“Members of the Natan team speak fluent or native Arabic, so no wonder why everyone wants to go there; there’s always a queue for medical treatment there,” according to a Facebook post from Info Park, which runs refugee information centers in Belgrade, Dimitrovgrad and Preševo.

In the wake of the massive stream of refugees into Europe from Iraq, Syria, Afghanistan and other conflict areas, Natan administrators assessed needs in Serbia – the last stop before refugees continue on to European Union countries — and decided to establish the clinic on November 20 last year. Rotations of Israeli volunteers will continue at least until the next assessment in May, Natan COO Gal Yoffe tells ISRAEL21c.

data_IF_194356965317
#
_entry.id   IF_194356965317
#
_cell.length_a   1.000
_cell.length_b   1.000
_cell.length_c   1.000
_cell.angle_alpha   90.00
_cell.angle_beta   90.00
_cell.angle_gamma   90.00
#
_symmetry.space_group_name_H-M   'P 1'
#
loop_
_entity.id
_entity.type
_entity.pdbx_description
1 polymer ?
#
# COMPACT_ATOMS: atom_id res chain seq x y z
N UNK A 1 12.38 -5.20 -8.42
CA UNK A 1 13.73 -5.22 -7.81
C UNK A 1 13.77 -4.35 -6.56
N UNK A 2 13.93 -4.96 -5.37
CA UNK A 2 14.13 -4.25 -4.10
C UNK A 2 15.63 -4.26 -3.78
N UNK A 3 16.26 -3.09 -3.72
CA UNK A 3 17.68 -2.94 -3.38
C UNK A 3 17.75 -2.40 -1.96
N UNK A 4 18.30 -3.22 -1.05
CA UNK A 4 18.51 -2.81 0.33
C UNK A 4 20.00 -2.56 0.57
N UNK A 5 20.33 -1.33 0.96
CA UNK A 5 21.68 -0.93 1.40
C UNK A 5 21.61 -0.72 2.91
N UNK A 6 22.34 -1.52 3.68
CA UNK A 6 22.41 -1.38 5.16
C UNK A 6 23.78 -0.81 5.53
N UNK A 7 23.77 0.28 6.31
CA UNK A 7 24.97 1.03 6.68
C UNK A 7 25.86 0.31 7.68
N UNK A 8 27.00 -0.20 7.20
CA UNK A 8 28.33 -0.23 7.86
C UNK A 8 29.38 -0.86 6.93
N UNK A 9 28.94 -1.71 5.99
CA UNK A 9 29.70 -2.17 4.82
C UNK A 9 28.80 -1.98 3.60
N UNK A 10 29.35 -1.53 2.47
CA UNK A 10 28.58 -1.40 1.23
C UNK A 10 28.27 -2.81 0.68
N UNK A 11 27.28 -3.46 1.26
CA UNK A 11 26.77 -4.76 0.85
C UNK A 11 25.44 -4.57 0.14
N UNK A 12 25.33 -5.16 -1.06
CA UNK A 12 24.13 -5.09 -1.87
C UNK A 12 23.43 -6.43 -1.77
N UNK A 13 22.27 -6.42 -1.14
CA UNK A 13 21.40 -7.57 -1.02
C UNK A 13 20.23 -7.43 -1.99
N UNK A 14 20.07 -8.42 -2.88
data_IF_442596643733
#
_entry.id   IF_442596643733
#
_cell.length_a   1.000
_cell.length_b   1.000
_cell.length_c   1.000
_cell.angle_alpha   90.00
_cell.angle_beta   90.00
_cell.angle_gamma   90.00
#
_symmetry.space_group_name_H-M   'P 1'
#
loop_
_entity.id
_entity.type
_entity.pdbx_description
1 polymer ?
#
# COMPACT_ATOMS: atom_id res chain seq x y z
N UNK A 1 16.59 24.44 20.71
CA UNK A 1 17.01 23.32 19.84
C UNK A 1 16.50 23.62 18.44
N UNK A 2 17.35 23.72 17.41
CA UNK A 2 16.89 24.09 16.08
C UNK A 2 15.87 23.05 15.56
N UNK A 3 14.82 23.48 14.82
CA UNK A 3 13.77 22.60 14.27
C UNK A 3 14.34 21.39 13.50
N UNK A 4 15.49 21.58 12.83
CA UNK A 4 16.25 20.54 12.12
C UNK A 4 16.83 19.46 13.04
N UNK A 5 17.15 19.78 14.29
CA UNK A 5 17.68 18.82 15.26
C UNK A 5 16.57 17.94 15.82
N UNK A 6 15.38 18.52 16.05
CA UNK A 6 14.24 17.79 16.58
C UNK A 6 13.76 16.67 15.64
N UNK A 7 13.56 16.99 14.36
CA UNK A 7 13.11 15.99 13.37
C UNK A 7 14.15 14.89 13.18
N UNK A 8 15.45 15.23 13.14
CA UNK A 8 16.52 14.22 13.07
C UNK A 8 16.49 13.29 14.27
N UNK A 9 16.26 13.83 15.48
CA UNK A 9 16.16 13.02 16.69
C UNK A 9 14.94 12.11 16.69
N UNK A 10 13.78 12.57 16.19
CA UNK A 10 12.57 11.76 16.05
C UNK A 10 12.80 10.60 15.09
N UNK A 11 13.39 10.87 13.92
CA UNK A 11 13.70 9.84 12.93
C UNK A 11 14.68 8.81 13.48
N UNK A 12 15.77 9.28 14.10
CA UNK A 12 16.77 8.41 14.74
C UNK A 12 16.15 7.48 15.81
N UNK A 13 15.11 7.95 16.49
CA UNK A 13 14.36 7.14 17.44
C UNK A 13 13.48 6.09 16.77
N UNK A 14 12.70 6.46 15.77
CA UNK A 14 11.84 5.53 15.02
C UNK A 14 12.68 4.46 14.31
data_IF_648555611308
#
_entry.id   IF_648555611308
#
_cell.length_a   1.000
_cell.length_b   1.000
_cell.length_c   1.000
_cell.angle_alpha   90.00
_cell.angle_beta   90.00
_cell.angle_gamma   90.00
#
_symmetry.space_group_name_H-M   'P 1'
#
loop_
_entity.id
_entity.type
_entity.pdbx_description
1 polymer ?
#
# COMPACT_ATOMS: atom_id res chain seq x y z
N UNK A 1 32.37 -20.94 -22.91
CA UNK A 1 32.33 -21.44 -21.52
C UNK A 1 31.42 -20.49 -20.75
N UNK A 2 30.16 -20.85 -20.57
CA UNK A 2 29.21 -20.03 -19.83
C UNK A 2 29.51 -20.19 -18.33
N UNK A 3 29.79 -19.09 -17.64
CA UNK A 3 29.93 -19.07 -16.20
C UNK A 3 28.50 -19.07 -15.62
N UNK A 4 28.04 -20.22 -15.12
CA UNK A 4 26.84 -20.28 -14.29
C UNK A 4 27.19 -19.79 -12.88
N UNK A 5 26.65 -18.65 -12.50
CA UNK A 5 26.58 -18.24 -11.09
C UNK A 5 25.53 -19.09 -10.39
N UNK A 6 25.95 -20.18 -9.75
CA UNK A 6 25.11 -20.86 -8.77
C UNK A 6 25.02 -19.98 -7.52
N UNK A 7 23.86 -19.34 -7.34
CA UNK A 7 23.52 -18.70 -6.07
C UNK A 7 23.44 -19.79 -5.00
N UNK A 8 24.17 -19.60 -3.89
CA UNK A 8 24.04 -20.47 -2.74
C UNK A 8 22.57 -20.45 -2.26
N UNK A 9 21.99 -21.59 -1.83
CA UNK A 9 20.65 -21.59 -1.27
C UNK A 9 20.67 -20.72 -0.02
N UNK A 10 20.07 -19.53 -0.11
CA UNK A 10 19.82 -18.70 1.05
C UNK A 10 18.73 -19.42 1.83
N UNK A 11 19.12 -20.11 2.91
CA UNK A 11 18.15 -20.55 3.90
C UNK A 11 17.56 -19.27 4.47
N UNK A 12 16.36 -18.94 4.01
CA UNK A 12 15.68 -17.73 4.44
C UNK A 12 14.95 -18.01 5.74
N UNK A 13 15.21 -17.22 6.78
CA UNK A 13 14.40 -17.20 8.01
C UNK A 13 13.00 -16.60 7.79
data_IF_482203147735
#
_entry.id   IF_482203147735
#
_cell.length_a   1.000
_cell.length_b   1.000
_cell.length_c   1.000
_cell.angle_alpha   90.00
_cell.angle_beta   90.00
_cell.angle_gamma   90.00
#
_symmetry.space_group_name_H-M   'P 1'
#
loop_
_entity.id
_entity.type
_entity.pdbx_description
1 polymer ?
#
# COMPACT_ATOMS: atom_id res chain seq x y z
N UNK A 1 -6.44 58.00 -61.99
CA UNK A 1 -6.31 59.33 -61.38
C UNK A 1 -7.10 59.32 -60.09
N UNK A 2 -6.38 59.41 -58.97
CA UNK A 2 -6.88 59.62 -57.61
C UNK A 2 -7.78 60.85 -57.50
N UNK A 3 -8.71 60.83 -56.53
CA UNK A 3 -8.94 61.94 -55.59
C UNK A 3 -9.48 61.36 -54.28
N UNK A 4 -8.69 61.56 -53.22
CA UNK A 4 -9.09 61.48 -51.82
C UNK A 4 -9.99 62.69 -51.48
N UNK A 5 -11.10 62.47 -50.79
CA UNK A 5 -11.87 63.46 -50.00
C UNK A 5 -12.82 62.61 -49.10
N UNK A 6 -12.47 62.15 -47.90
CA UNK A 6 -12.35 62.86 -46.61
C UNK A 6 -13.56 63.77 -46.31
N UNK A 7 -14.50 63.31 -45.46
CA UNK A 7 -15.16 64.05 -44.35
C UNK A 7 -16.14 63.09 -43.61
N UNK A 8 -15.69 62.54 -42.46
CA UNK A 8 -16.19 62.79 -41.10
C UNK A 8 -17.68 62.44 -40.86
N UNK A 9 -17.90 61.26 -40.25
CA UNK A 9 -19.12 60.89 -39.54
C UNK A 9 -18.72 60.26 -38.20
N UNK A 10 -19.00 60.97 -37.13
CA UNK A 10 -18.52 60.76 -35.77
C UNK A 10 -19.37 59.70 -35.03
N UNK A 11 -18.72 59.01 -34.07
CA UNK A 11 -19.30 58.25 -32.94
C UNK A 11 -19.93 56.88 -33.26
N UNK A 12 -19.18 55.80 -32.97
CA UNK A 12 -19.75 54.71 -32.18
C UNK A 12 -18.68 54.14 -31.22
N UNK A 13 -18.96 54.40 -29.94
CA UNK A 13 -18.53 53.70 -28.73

“The number of patients varies, but there are always between 50 and 190 every day,” Yoffe says. “What they need also varies. At first it was mostly infections and viruses, then cold-related injuries such as hypothermia, frostbite, fractures and sprains from slipping on ice. We also provide treatment for chronic conditions such as diabetes, cardiac or kidney disease. The most frequent patients are children and pregnant women.”

Funded mainly by donations from the Jewish Disaster Response Corps and the Jewish Joint Distribution Committee, Natan runs the only international clinic inside the registration camp. “It’s the most approachable one,” Yoffe says tactfully. “There’s also a Serbian clinic in the camp but it’s hidden between buildings and people don’t know it’s there and the treatment quality is not as good.”

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By: Abigail Klein Leichman/Israel21c